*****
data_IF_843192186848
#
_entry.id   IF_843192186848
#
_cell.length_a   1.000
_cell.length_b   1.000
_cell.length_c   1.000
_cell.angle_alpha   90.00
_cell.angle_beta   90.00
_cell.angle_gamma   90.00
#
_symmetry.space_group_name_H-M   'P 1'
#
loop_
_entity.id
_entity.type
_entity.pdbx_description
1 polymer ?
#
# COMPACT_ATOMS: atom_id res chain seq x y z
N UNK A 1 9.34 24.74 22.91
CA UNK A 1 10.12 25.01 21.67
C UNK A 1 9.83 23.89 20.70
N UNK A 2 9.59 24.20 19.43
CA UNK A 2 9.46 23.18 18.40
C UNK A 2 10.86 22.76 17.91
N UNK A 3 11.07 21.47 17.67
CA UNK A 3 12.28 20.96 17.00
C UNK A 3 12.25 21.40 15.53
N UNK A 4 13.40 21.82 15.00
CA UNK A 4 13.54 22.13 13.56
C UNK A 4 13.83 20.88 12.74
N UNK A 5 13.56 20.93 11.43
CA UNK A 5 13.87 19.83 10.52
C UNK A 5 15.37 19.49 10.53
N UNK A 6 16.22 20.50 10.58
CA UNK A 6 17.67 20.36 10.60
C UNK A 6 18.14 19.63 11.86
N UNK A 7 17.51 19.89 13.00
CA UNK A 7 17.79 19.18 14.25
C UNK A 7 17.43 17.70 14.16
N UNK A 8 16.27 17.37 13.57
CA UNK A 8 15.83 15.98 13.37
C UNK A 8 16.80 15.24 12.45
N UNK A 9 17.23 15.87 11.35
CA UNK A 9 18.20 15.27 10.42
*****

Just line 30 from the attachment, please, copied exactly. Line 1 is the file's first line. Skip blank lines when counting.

N UNK A 4 13.40 21.82 15.00